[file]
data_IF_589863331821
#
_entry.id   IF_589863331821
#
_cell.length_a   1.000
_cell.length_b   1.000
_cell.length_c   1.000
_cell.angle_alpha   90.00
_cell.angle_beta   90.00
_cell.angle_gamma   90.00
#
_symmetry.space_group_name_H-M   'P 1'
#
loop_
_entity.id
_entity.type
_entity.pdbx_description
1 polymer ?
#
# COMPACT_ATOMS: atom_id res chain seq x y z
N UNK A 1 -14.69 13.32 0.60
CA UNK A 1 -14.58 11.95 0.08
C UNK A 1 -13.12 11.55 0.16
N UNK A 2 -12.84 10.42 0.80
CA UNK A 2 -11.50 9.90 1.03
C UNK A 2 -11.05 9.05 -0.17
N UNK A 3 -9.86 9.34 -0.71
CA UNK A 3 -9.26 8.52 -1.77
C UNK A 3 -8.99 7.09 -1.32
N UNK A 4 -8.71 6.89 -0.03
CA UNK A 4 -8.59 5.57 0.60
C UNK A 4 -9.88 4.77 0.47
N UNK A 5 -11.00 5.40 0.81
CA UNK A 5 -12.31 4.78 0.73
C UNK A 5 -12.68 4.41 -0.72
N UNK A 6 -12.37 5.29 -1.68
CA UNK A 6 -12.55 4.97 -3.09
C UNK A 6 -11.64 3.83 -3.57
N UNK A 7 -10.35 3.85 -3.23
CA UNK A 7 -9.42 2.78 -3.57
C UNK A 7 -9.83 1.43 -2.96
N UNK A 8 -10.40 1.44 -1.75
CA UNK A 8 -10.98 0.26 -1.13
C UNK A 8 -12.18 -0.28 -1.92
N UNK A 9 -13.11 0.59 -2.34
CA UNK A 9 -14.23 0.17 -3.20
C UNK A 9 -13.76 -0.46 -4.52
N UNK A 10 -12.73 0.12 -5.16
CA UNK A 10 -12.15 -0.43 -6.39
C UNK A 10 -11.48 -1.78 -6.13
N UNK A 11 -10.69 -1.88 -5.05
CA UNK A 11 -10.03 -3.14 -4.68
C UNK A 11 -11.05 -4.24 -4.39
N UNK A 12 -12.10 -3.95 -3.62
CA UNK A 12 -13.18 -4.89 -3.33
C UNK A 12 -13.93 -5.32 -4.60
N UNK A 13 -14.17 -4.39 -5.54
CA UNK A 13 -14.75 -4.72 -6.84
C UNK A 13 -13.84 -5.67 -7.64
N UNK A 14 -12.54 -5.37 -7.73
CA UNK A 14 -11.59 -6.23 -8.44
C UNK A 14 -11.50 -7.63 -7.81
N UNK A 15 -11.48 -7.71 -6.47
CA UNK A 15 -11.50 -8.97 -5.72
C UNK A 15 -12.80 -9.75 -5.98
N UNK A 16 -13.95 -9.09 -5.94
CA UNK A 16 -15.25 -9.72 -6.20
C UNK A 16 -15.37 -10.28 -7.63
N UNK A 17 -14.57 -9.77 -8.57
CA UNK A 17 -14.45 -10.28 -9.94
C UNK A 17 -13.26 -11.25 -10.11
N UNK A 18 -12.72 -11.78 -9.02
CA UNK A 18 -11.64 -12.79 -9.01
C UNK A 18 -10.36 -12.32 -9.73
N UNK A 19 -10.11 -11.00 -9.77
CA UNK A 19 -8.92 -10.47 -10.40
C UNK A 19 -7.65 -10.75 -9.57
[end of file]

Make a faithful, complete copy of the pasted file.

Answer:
data_IF_589863331821
#
_entry.id   IF_589863331821
#
_cell.length_a   1.000
_cell.length_b   1.000
_cell.length_c   1.000
_cell.angle_alpha   90.00
_cell.angle_beta   90.00
_cell.angle_gamma   90.00
#
_symmetry.space_group_name_H-M   'P 1'
#
loop_
_entity.id
_entity.type
_entity.pdbx_description
1 polymer ?
#
# COMPACT_ATOMS: atom_id res chain seq x y z
N UNK A 1 -14.69 13.32 0.60
CA UNK A 1 -14.58 11.95 0.08
C UNK A 1 -13.12 11.55 0.16
N UNK A 2 -12.84 10.42 0.80
CA UNK A 2 -11.50 9.90 1.03
C UNK A 2 -11.05 9.05 -0.17
N UNK A 3 -9.86 9.34 -0.71
CA UNK A 3 -9.26 8.52 -1.77
C UNK A 3 -8.99 7.09 -1.32
N UNK A 4 -8.71 6.89 -0.03
CA UNK A 4 -8.59 5.57 0.60
C UNK A 4 -9.88 4.77 0.47
N UNK A 5 -11.00 5.40 0.81
CA UNK A 5 -12.31 4.78 0.73
C UNK A 5 -12.68 4.41 -0.72
N UNK A 6 -12.37 5.29 -1.68
CA UNK A 6 -12.55 4.97 -3.09
C UNK A 6 -11.64 3.83 -3.57
N UNK A 7 -10.35 3.85 -3.23
CA UNK A 7 -9.42 2.78 -3.57
C UNK A 7 -9.83 1.43 -2.96
N UNK A 8 -10.40 1.44 -1.75
CA UNK A 8 -10.98 0.26 -1.13
C UNK A 8 -12.18 -0.28 -1.92
N UNK A 9 -13.11 0.59 -2.34
CA UNK A 9 -14.23 0.17 -3.20
C UNK A 9 -13.76 -0.46 -4.52
N UNK A 10 -12.73 0.12 -5.16
CA UNK A 10 -12.15 -0.43 -6.39
C UNK A 10 -11.48 -1.78 -6.13
N UNK A 11 -10.69 -1.88 -5.05
CA UNK A 11 -10.03 -3.14 -4.68
C UNK A 11 -11.05 -4.24 -4.39
N UNK A 12 -12.10 -3.95 -3.62
CA UNK A 12 -13.18 -4.89 -3.33
C UNK A 12 -13.93 -5.32 -4.60
N UNK A 13 -14.17 -4.39 -5.54
CA UNK A 13 -14.75 -4.72 -6.84
C UNK A 13 -13.84 -5.67 -7.64
N UNK A 14 -12.54 -5.37 -7.73
CA UNK A 14 -11.59 -6.23 -8.44
C UNK A 14 -11.50 -7.63 -7.81
N UNK A 15 -11.48 -7.71 -6.47
CA UNK A 15 -11.50 -8.97 -5.72
C UNK A 15 -12.80 -9.75 -5.98
N UNK A 16 -13.95 -9.09 -5.94
CA UNK A 16 -15.25 -9.72 -6.20
C UNK A 16 -15.37 -10.28 -7.63
N UNK A 17 -14.57 -9.77 -8.57
CA UNK A 17 -14.45 -10.28 -9.94
C UNK A 17 -13.26 -11.25 -10.11
N UNK A 18 -12.72 -11.78 -9.02
CA UNK A 18 -11.64 -12.79 -9.01
C UNK A 18 -10.36 -12.32 -9.73
N UNK A 19 -10.11 -11.00 -9.77
CA UNK A 19 -8.92 -10.47 -10.40
C UNK A 19 -7.65 -10.75 -9.57